I’ve been getting a lot of books on pregnancy and childbirth from the library. It’s a great way to try out a book and see if it’s worth owning, or in the case of many, deciding it’s a great reference, but not worth a second read. For instance, Our Bodies, Our Selves: Pregnancy and Birth turned out to be exactly the book I wish I’d had starting in the first trimester. In fact, as I said to one woman who mentioned to me that she was in the pre-conception phase, throw What to Expect out the window and get this book instead. It has radical concepts like diagrams and non-judgmental medical advice. I mean, it doesn’t compare your fetus to the produce department on a weekly basis, but it does have a diagram that shows where your liver got shoved off to. And instead of all that “sympathy” over nausea (“Morning sickness? Talk about all day sickness! Ugh, right?”), it actually gives strategies for relieving it. So yeah, good book. But, honestly? It’s a great library book, because I really only need it once or twice.
I digress. I had found a new book I wanted to look at (actually, one that was noted in Our Bodies, and by the same author as another we’d read and adored, The Birth Partner). The library had it, but not at our branch, so I placed a hold/transfer request on it before remembering I was going that afternoon to the farmer’s market at another branch. Because pregnancy makes you stupid.
So before hitting the market, I stopped in the library to talk to the lovely ladies at the desk about the hold and to see if I could get the book directly, saving them a transfer. Turns out the hold request I saw online was for the OTHER person who’d requested the book and mine hadn’t been processed yet. Oh well. I still got peaches, so it’s hard to be upset.
At any rate, the point of all this is my walk into the library. I wish I could find a picture of the front entryway, because that makes the whole thing make a lot more sense. Imagine a big, wide hallway with mirrors along the left wall. There are also glass panels perpendicular to the mirrors in such a way that throws off your sense of perspective, but without distorting the images. The effect is that of seeing twice as many people in the entrance, but walking in the opposite direction. So as I entered, I caught a glimpse from the corner of my eye of a very pregnant lady exiting the library. I probably took at least five full steps before I realized that image was my own reflection.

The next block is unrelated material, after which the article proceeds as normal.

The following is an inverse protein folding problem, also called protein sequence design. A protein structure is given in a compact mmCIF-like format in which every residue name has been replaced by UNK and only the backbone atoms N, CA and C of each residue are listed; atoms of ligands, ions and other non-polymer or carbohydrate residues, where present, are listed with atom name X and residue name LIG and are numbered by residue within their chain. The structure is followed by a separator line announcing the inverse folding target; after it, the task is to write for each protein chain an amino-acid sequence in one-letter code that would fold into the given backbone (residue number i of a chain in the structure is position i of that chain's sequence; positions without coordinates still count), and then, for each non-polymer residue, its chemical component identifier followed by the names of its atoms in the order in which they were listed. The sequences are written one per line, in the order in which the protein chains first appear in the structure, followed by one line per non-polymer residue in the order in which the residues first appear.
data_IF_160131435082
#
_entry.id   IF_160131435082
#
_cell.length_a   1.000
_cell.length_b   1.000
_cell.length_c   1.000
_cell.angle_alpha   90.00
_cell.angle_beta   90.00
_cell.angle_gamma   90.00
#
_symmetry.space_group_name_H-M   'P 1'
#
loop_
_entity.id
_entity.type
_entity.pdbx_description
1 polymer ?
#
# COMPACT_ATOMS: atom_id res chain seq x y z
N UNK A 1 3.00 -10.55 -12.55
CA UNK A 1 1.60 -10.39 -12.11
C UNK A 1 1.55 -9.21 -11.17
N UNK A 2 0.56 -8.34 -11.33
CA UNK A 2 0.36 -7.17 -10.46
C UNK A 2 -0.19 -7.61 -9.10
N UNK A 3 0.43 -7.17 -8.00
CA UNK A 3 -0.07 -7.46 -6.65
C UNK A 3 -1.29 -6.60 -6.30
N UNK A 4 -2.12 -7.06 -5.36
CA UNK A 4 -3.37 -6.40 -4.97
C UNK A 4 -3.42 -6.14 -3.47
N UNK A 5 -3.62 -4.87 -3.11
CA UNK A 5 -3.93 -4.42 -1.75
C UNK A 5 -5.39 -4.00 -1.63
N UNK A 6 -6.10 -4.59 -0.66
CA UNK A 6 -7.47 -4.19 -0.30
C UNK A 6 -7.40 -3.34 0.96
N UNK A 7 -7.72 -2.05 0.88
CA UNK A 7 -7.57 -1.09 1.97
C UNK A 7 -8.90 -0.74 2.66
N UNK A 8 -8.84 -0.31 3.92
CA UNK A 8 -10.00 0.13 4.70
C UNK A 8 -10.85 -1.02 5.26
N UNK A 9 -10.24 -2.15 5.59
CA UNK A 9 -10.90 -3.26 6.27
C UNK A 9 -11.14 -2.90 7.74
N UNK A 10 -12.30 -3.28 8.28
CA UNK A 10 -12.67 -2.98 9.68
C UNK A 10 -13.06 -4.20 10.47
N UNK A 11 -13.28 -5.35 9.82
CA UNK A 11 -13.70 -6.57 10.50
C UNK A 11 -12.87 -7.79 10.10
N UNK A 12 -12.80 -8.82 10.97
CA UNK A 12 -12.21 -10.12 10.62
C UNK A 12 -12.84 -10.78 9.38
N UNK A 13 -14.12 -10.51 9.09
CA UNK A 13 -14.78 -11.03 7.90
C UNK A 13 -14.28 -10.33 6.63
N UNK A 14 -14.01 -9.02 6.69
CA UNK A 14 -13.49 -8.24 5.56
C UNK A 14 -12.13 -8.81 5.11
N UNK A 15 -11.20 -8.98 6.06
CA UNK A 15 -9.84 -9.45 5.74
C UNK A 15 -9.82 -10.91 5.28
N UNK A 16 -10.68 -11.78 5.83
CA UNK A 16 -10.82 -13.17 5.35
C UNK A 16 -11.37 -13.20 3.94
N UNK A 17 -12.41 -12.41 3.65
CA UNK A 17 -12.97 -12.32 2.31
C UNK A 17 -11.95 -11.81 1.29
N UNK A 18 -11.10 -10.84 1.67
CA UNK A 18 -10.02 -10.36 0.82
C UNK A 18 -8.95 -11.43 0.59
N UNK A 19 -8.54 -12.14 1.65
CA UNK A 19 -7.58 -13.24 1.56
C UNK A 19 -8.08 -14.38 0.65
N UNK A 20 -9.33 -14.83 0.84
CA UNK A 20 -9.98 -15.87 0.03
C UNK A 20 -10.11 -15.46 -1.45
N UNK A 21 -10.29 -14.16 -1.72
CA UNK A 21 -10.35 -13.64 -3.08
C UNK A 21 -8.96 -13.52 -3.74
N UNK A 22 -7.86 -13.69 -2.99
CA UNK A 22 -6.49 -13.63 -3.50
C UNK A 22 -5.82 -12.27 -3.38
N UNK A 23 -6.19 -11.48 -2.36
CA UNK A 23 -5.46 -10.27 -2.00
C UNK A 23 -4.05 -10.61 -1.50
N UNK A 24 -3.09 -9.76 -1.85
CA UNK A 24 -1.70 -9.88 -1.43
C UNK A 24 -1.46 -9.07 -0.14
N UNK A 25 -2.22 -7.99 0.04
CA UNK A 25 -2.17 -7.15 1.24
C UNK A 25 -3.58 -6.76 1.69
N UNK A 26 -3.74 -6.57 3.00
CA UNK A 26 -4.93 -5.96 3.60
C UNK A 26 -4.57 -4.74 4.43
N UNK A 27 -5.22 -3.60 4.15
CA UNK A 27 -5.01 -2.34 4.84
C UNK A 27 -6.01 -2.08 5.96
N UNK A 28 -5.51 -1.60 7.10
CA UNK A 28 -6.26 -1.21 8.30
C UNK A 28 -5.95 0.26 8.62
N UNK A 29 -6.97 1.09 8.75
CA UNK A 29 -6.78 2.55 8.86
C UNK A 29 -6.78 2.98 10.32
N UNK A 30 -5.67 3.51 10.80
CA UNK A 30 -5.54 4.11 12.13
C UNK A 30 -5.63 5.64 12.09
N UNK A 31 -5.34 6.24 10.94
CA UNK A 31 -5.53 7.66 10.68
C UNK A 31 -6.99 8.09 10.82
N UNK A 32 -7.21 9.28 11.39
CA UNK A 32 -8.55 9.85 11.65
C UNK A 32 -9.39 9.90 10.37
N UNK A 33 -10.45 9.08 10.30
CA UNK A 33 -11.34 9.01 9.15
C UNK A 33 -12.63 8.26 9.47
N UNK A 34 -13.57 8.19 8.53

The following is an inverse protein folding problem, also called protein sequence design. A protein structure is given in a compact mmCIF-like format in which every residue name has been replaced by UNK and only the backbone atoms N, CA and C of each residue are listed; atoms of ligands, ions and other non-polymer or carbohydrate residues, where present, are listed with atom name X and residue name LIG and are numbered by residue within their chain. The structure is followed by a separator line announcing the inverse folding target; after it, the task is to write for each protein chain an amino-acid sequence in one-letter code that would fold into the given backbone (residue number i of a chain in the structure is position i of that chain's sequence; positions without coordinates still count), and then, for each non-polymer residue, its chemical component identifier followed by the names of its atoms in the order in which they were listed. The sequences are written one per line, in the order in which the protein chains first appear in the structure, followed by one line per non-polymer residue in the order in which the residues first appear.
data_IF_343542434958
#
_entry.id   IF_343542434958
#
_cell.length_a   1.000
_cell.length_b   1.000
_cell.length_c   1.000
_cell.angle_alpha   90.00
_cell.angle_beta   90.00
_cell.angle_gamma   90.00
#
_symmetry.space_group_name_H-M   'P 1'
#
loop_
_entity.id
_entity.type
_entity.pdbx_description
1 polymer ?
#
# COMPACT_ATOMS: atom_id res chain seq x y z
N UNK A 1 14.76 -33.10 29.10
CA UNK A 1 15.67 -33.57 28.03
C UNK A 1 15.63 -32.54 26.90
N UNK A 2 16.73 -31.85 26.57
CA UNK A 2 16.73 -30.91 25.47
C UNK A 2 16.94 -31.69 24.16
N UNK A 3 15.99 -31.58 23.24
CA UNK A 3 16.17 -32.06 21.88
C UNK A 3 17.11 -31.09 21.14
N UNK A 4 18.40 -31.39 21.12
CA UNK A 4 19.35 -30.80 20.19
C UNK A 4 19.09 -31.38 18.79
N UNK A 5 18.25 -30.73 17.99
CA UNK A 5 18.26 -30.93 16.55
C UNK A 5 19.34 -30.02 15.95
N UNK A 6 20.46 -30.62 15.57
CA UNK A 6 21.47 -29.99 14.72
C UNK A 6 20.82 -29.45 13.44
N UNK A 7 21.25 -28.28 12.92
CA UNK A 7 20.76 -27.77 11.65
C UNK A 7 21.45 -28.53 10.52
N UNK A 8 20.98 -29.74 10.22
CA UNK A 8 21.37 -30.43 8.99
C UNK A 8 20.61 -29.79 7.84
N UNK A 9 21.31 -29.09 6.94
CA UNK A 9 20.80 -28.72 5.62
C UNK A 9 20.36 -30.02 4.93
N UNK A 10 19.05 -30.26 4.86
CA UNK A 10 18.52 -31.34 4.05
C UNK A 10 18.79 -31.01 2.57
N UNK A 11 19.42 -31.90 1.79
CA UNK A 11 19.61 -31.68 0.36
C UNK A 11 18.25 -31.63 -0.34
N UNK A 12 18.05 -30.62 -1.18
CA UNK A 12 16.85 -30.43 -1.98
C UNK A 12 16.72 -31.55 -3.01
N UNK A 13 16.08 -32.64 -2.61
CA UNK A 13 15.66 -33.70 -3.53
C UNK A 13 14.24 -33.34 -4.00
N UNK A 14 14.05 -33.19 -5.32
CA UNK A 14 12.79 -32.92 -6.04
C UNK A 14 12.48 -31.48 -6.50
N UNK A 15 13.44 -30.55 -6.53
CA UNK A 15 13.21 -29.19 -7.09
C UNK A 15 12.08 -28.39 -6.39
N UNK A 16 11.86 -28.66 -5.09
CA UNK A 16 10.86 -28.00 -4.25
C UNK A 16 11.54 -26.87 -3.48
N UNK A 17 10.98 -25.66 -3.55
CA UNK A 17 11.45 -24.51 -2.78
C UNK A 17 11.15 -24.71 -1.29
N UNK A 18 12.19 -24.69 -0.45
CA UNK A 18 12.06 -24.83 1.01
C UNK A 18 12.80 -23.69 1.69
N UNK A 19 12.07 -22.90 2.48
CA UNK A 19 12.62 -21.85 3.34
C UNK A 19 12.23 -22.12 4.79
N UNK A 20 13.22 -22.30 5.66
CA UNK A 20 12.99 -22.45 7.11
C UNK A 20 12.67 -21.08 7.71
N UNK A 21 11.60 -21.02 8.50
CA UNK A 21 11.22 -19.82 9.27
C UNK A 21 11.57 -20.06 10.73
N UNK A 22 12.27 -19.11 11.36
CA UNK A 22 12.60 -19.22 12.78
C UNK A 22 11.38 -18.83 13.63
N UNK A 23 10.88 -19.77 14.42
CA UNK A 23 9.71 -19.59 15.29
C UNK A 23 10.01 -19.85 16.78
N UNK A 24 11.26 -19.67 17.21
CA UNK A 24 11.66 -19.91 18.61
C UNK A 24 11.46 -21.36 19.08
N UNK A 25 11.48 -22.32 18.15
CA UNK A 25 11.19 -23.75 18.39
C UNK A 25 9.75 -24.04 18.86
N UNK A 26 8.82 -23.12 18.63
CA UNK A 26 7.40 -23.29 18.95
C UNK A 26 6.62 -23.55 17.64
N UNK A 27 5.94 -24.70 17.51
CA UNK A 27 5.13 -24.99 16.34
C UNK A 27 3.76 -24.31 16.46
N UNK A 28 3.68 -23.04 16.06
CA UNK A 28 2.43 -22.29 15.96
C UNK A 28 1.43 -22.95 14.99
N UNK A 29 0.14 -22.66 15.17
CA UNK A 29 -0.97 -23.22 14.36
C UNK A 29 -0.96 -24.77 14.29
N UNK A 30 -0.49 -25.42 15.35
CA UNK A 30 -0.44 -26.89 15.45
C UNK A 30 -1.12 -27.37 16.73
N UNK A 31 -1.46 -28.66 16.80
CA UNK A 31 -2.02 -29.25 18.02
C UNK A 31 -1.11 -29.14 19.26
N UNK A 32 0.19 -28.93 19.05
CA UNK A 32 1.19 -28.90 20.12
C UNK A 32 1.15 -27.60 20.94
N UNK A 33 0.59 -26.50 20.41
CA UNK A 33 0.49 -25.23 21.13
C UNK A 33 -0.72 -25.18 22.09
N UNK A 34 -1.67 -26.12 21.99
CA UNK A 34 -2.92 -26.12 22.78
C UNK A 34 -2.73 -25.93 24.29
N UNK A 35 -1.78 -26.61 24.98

Just for clarification: I didn’t recognize my own reflection while walking past a mirror.
I’m still processing that one, honestly. I’ve definitely found myself having difficulty reconciling the self-image in my head with the reflection I see in the morning, but this was an entirely new level. Not just a disconnect, but a total lack of recognition. I saw a stranger walking towards me. Not even “hey she kind of looks like me”. Just “Oh, another pregnant lady.” In fact, I think it was even accompanied by my usual “At least I’m not that big yet.”
So when I had that first real peach of the season yesterday afternoon, and it was so good I completely forgot I was pregnant for three whole minutes? Yeah, there’s a reason I wrote about that part of the day instead.
Twenty-four hours from now, we will know which flavor of baby we’re having. Instead of “that tap dancer on my bladder”, it will be “our son” or “our daughter” or “our uncooperative little weasel”. We’ll take one step further towards Reality, away from Theoretical.
Right. Like we’re going to end up living anywhere near Reality.
I find myself actually kind of nervous about the whole thing. I mean, what if they find something wrong? What if there’s more than one in there? What if it protests the whole ultrasound thing and decides to bust on out through my belly button? (IT COULD HAPPEN.) Or even worse, what if my baby is ugly??
I just don’t know if I’m a big enough person to love an ugly baby.
As if in preparation for this monumental step we’re taking this week, someone seems to have provided it with a baseball bat. I can’t figure out how else to explain the THWUMP THWUMP that makes me lose my breath, that, more importantly, it should still be way too small to make. It must have help. Or an accomplice. I blame Nimitz.
We have undergone a shift in weather and hormones as well. Up until this week, I was never warm. Never. No matter how many layers of clothing, how warm the room was; if I was comfortable, it meant the room was *entirely* warmer than it should be and everyone else was sweating. And then this week, we hit 80 degrees outside. And it hit about 140 in my shirt. Okay, that’s really just today, and it’s probably because I spent the morning wrestling with Linus (one of Mom’s cats who needed to go see the vet because of an injured paw. Nine pounds of cat should not be able to produce that much resistance, especially because, you know, INJURED PAW WRAPPED IN BANDAGE.). After a solid 45 minutes of fighting with him and exchanging several impolite comments (he started it), I was breathing pretty hard and my heart rate was up pretty high. The Beast Within did not enjoy that and made its discomfort known, so there I sat, on the floor in Mom’s bedroom with a growling cat under the cedar chest, trying to get my heart rate down enough that I wouldn’t lose my bladder and its contents to the Rage Kicks inside. Then, back down to pull the cat out (which would be easier if I could BEND OVER ANYMORE). I’m still not entirely sure how I finally got him — part of me figured if I hurt him, I was taking him to the vet anyways so screw it, so I may have just started yanking harder. Putting his sister in the second carrier was much easier, partly because I was not Having Any Of It anymore, and within two minutes we were out the door and miraculously made our appointment.